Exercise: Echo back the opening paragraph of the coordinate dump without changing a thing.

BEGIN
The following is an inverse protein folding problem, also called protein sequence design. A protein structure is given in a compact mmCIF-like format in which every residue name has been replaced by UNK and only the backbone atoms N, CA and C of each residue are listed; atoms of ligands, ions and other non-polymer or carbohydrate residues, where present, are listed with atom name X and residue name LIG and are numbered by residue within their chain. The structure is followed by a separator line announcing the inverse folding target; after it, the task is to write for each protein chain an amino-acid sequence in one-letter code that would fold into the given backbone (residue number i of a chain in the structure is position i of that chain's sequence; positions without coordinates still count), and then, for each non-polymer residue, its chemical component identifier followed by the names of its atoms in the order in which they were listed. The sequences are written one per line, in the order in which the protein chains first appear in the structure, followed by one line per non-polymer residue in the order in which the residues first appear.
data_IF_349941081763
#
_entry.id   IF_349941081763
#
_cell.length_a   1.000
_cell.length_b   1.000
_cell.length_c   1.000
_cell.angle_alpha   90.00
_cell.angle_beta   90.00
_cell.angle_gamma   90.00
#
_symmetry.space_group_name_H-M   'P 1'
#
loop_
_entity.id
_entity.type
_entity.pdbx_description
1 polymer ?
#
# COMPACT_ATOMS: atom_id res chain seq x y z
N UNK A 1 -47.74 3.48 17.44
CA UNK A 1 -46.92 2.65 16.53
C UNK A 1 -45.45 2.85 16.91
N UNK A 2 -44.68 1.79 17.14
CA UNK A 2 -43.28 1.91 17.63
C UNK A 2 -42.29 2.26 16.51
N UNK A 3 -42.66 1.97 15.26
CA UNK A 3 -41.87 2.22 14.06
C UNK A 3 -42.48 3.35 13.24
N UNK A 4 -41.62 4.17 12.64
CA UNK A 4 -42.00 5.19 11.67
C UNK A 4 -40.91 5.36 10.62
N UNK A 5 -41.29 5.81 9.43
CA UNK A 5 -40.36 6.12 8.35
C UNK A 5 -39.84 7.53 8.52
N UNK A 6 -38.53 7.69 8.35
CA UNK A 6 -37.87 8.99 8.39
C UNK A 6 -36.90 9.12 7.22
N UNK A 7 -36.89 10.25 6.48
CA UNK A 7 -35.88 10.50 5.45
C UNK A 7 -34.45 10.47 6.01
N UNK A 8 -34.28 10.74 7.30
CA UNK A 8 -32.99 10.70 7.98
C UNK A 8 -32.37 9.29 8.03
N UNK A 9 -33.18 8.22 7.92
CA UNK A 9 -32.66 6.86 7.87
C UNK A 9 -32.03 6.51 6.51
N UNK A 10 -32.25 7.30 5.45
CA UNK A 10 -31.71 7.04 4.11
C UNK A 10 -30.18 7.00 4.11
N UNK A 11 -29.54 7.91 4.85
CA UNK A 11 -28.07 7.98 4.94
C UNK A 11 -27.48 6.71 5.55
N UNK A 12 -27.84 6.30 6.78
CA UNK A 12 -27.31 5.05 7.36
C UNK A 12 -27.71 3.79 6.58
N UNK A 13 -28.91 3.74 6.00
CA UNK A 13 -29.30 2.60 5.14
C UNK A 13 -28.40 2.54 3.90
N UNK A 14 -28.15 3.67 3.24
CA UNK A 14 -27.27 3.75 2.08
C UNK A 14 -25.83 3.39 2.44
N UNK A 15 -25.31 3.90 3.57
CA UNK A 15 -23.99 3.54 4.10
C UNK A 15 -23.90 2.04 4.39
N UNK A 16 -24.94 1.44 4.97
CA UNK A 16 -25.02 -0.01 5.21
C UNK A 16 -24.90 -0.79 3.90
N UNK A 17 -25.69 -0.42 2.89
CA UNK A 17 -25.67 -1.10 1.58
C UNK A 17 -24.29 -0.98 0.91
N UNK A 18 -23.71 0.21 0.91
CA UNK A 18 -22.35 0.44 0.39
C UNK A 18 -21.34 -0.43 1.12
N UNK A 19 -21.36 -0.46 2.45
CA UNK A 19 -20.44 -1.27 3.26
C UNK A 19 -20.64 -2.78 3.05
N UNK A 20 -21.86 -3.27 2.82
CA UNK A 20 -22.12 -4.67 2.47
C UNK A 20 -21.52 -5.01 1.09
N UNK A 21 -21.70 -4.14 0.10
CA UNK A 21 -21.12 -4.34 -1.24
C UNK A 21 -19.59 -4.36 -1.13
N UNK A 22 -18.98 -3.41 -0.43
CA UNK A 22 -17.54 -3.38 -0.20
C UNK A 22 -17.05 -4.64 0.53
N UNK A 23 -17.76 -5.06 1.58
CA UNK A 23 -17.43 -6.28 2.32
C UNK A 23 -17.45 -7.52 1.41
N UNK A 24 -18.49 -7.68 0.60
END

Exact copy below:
The following is an inverse protein folding problem, also called protein sequence design. A protein structure is given in a compact mmCIF-like format in which every residue name has been replaced by UNK and only the backbone atoms N, CA and C of each residue are listed; atoms of ligands, ions and other non-polymer or carbohydrate residues, where present, are listed with atom name X and residue name LIG and are numbered by residue within their chain. The structure is followed by a separator line announcing the inverse folding target; after it, the task is to write for each protein chain an amino-acid sequence in one-letter code that would fold into the given backbone (residue number i of a chain in the structure is position i of that chain's sequence; positions without coordinates still count), and then, for each non-polymer residue, its chemical component identifier followed by the names of its atoms in the order in which they were listed. The sequences are written one per line, in the order in which the protein chains first appear in the structure, followed by one line per non-polymer residue in the order in which the residues first appear.